Striking loss of second language in bilingual patients with semantic dementia
Studies of bilingual or multilingual patients with neurodegenerative diseases that disrupt language like the primary progressive aphasias (PPA) may contribute valuable information on language organization in the bilingual brain and on the factors affecting language decline. There is limited literature on bilingual PPA and in particular on semantic dementia, a type of PPA with selective loss of semantic memory. We studied the nature and severity of naming and comprehension deficits across languages in bilingual patients with semantic dementia (SD).
Sixteen bilingual patients with SD and 34 bilingual age-matched controls were administered the modified Boston Naming Test and components of Cambridge Semantic Battery. The patients’ performance on picture naming and word comprehension was compared across languages and with controls. The most proficient language on self-rating was labelled as L1 and less proficient as L2.
We observed striking loss of second language (L2) in SD for both receptive and expressive language, even in patients who were premorbidly fluent in their L2. Naming and comprehension in every patient’s L2 were impaired relative to both their own first-language (L1) scores and controls’ L2 scores. Furthermore, item-specific correct responses in each patient’s L2 were a subset of their successes in L1.
A striking contrast in performance between two languages in bilingual patients with SD indicates that a bilingual’s L2 or less proficient language is more vulnerable to neurodegeneration. Our findings also support a common semantic network in the brain for the different languages of bilinguals.
KeywordsPrimary progressive aphasia Semantic dementia Bilingualism Naming Word comprehension
The authors thank all the patients and their families for participating in the study and colleagues for referrals. Some of the findings from this study have been presented at the International Neuropsychological Society (INS) meeting in London, 6–8 July 2016, at the British Neuropsychological Society (BNS) meeting in London, 1 November 2018 and the International conference on Frontotemporal dementias in Sydney, 11–14 November 2018.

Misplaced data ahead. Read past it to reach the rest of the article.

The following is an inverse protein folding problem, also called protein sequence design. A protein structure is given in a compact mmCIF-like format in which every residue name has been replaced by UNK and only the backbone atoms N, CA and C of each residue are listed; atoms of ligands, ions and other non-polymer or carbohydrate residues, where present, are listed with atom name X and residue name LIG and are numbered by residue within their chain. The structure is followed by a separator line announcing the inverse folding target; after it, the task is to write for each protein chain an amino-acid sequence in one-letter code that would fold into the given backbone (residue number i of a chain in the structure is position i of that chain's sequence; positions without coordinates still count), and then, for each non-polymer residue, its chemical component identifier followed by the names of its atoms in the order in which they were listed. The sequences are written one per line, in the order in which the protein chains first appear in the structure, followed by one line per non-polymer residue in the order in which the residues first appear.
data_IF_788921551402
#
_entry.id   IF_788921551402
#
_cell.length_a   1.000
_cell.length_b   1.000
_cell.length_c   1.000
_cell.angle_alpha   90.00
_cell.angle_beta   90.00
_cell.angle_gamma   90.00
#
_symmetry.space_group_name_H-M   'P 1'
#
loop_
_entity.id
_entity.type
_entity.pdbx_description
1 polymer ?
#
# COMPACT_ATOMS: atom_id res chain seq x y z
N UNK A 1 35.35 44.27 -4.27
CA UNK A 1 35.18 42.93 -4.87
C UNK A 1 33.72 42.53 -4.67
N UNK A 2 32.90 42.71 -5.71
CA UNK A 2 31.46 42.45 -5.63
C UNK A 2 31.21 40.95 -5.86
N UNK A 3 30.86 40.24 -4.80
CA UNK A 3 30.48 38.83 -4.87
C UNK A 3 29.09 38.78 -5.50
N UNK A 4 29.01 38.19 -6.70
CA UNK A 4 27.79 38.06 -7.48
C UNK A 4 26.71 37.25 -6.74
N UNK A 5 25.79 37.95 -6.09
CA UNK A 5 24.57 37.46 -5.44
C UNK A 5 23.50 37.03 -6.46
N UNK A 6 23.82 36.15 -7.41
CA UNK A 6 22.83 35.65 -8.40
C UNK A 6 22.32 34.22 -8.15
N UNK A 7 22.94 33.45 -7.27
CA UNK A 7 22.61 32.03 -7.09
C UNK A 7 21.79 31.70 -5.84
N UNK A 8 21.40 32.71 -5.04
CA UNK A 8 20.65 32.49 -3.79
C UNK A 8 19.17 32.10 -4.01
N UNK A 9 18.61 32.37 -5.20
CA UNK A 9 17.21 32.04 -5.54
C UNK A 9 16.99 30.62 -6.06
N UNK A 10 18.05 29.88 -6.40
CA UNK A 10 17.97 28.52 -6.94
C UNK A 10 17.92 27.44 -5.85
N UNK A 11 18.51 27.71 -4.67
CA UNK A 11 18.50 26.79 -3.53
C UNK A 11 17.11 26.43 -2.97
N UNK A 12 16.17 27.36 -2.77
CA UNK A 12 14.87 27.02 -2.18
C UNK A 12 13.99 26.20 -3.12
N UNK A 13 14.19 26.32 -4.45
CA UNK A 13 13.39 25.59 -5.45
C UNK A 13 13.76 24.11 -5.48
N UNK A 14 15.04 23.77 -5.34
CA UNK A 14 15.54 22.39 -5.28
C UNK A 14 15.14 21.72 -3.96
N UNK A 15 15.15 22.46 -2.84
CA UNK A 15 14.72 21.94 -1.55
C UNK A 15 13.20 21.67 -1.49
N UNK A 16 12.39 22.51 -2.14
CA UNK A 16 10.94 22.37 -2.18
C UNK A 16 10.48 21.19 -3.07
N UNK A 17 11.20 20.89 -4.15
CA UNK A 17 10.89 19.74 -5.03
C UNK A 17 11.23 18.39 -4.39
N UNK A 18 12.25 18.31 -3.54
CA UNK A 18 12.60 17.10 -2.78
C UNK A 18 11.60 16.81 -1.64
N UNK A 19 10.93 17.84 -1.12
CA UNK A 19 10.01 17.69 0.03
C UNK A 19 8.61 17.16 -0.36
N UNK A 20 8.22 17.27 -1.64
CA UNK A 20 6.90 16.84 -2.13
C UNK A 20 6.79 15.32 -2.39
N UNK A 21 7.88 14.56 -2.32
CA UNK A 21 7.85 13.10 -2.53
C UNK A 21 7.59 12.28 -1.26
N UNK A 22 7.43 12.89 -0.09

This research did not receive any specific grant from funding agencies in the public, commercial or not-for-profit sectors.
Compliance with ethical standards
Conflicts of interest
On behalf of all the authors, the corresponding author states that there is no conflict of interest.
The study has been approved by the hospital ethics committee.
All patients or their caregivers and controls gave informed consent according to the Declaration of Helsinki.
- 12.Liu YC, Yip PK, Fan YM, Meguro K (2012) A potential protective effect in multilingual patients with semantic dementia: two case reports of patients speaking Taiwanese and Japanese. Acta Neurol Taiwanica 21:25–30Google Scholar
- 21.Costa AS, Jokel R, Villarejo A, Llamas-Velasco S, Domoto-Reilley K, Wojtala J, Reetz K, Machado Á (2019) Bilingualism in primary progressive aphasia: a retrospective study on clinical and language characteristics. Alzheimer Dis Assoc Disord 33:47–53. https://doi.org/10.1097/WAD.0000000000000288 CrossRefPubMedGoogle Scholar
- 23.Census India (2001). http://www.censusindia.gov.in. Accessed 31 May 2019
- 24.Ramanan S, Narayanan J, D’Souza TP, Malik KS, Ratnavalli E (2015) Total output and switching in category fluency successfully discriminates Alzheimer’s disease from Mild Cognitive Impairment, but not from frontotemporal dementia. Dement Neuropsychol 9:251–257. https://doi.org/10.1590/1980-57642015DN93000007 CrossRefPubMedPubMedCentralGoogle Scholar
- 32.Correia J, Formisano E, Valente G, Hausfeld L, Jansma Bonte M (2014) Brain-based translation: fMRI decoding of spoken words in bilinguals reveals language-independent semantic representations in anterior temporal lobe. J Neurosci 34:332–338. https://doi.org/10.1523/JNEUROSCI.1302-13.2014 CrossRefPubMedPubMedCentralGoogle Scholar
- 38.Woollams AM, Cooper-Pye E, Hodges JR, Patterson K (2008) Anomia: a doubly typical signature of semantic dementia. Neuropsychologia 46:2503–2514. https://doi.org/10.1016/j.neuropsychologia.2008.04.005 CrossRefPubMedGoogle Scholar